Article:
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Is it OK to circumcise baby boys?


Adam was interviewed by Aaron, our Design Editor










Approximately one-third of males worldwide are circumcised, with significant variations in prevalence based on cultural, religious, and geographical factors. Circumcision rates are particularly high in Muslim and Jewish communities due to religious practices, with some countries reporting rates above 99%. The practice is also common in the United States and parts of Southeast Asia and Africa, but much less so in Europe, Latin America, and most of Asia.


Thank you Adam for being open enough to share your feelings about this topic with us. Male circumcision was a mainstream practice in the UK in the past, but now it’s almost exclusively performed for religious purposes. Can you tell us at what age was this done to you, and at what stage in life did you realise you were different?

Well, I was circumcised when I was a baby, and when I was a child, during swimming, changing rooms that sort of thing, I did realise I looked a bit different from other boys, but as a child, I just thought that there was a natural variation. I only realised that an operation had happened when my parents told me as a teenager.


How would you describe your reaction to having this choice made for you?

I was very upset. As soon as I found out about it I looked it up and found out how the penis is meant to work for someone that isn't circumcised, and I felt that I was missing out on that function as well as the aesthetic changes which I don't like.


What would you say are the differences between a penis with a foreskin and yours?

For somebody that has a foreskin they can pull the foreskin back and forth over the head of the penis, and that gives a kind of lubricating effect during penetrative sex and feels good. All of this tissue was removed in my case, as well as the frenulum which, along with the ridged bands on the foreskin (also removed), are meant to be the most sensitive parts of the penis to fine touch. The glans of the penis is also exposed to rubbing against clothing all day long, so it becomes dry and less sensitive.

 

One side effect which can occur when someone is cut as a child is that the scrotum can extend further than normal along the underside of the penis to make up for the lack of skin. This condition is called “webbed penis” and usually happens when the amount of skin removed was particularly aggressive, which was true in my case and can only be fixed with further surgery.


Talk us through the real-life consequences of living without a foreskin.

Well for one thing, if I want to masturbate, I need to use lube. It's almost impossible to do so otherwise. I get chafing if I don't use it. There's a different grip that I have to use that I had to discover by myself when I was a teenager, as the information I had learned about it in sex education in school only really applied to intact penises.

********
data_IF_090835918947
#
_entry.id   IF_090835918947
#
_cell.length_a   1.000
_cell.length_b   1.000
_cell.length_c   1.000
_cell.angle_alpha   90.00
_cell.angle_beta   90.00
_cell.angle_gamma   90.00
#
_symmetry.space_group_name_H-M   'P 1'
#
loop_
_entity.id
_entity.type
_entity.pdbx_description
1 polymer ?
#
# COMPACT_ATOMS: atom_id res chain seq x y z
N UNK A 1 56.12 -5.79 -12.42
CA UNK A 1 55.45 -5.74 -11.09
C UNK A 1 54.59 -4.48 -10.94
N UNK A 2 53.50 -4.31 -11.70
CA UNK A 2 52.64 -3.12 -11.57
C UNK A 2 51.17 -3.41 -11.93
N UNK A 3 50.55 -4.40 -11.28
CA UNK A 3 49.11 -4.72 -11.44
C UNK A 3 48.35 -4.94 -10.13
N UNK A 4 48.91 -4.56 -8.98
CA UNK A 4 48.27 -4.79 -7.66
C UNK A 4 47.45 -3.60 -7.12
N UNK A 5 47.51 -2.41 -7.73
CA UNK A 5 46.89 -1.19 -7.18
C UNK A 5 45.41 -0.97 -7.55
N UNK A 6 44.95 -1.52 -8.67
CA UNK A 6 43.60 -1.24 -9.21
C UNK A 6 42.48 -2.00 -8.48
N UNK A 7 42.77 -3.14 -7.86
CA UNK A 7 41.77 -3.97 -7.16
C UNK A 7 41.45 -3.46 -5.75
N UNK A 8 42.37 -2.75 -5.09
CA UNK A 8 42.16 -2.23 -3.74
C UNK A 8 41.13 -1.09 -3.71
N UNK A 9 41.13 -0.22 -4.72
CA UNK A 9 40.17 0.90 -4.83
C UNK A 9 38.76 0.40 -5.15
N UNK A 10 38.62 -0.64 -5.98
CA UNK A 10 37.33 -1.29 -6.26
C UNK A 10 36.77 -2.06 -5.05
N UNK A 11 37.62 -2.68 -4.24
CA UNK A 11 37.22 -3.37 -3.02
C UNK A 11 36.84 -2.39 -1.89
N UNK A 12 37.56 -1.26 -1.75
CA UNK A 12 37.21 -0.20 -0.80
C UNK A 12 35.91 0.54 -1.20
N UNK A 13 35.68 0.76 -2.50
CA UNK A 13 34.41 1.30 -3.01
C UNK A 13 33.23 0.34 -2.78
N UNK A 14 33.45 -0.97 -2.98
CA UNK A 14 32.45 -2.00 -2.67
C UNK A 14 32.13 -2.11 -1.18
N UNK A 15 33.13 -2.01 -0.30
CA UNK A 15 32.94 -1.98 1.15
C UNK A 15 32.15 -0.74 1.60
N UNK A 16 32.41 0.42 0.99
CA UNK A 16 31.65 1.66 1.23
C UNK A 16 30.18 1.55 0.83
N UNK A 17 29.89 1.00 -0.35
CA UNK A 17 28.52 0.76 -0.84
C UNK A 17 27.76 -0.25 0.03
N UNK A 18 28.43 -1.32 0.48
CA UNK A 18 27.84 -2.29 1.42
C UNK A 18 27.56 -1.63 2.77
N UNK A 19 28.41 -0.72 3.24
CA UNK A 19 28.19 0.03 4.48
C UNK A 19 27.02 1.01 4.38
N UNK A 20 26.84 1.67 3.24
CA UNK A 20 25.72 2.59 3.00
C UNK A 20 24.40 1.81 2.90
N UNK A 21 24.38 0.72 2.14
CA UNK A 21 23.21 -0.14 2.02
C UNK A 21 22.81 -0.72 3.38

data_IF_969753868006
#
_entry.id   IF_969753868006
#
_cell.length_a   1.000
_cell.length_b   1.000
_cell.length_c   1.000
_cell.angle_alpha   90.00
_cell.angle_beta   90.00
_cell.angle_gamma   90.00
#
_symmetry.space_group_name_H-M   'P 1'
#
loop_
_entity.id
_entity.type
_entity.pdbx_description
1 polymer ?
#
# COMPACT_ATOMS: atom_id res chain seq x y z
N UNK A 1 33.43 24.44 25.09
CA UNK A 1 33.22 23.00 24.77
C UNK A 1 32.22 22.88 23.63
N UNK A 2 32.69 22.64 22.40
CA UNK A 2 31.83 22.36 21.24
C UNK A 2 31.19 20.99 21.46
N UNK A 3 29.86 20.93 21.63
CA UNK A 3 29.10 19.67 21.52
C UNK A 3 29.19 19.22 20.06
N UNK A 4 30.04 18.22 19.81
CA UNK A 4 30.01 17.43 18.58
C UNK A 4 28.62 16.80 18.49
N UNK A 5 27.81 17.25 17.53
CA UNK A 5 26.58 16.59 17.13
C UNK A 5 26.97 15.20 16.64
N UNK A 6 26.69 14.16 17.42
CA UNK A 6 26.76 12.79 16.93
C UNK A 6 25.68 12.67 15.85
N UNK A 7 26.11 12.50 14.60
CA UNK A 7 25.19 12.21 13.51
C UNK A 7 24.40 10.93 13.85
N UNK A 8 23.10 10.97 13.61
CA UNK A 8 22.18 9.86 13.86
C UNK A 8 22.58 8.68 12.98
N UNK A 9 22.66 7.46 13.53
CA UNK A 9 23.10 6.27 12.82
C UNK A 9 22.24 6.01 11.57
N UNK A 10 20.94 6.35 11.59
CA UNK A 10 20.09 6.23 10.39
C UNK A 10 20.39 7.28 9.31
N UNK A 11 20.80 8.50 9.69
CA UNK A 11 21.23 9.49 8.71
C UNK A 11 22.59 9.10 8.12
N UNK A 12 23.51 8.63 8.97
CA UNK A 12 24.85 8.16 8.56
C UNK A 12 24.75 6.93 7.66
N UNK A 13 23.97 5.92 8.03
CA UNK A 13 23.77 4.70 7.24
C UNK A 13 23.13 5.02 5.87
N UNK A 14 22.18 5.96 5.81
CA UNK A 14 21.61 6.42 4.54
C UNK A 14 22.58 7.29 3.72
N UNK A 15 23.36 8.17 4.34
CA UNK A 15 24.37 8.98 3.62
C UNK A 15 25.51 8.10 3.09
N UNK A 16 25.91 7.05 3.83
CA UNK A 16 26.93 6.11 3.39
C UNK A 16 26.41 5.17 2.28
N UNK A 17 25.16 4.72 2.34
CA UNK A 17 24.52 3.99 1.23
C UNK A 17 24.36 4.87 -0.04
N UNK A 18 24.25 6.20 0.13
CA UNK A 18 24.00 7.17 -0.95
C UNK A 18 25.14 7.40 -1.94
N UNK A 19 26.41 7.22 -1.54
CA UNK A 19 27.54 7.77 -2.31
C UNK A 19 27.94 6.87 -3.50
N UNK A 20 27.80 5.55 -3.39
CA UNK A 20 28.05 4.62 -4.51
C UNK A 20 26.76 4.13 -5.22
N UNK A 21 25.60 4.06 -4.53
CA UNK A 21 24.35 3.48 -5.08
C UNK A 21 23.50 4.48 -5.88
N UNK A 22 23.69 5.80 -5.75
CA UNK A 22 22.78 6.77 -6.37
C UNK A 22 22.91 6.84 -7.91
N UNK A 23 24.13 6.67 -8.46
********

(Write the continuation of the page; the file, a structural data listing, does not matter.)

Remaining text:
When you became sexually active, from your perspective, how did that feel? Did you have to teach your partner?

So I've only ever had sex with intact men, in that they still had a foreskin. The difference is that they knew how to manipulate themselves and other intact men, but they didn't know how to do that to a man who is circumcised, which is understandable as it’s something I struggle to do. It is quite difficult to stimulate a man who has been circumcised.

 

Would you say this has left things unfulfilled?

In a way. I used to be very upset about it when I was a teenager because physically, I feel I don't get as much from sex as I might otherwise have done. I don't feel I can participate fully. Now I just focus on making my partner feel good and doing things that involve their body. I don’t expect to experience an orgasm during sex. No partner has ever made this happen for me yet, and I’ve come to accept that in a way.

 

Describe your emotional state right now in discussing this?

I would say I'm okay with it. I used to be very upset but I'm not as angry about it now. It’s not because it's not worth being angry about because it is, but I feel I have spent enough time being angry. I would still very much prefer for it to have not been done. If it were a choice between a million pounds lottery win or to be intact, I would choose the latter.


If any men reading this have been similarly affected, there is a practice called foreskin restoration which increases the length of the shaft skin until it covers the glans like a foreskin would, which isn't as good as being intact but it's better than nothing. It takes several years of putting the skin under slight tension so it's not an overnight process, but a lot of men who've tried it have been happy with the results.


If a law was proposed to ban this procedure for men, which side would you say humanists should come down on?

Well Humanists UK already opposes infant male circumcision as it does for FGM, which is a position that I agree with. I want to be clear that I don't think there's any moral reason to ban adult circumcision as long as the man chooses it for himself but doing it to a child takes away their future ability to make that choice for themselves.


Thank you Adam for being so open with us today. So often FGM is raised, rightly so, as an abhorrent thing to do to a child, and yet male circumcision is left undiscussed. Hopefully today we have managed to balance that, demonstrating that there are life changing consequences to this level of abuse. I fully support a ban to this practice globally.



Further information

For more detailed information, visit World Population Review's page on circumcision by country.


This interview first appeared in Humanistically Speaking in July 2021 when the magazine was produced in PDF format. Adam is a pseudonym.


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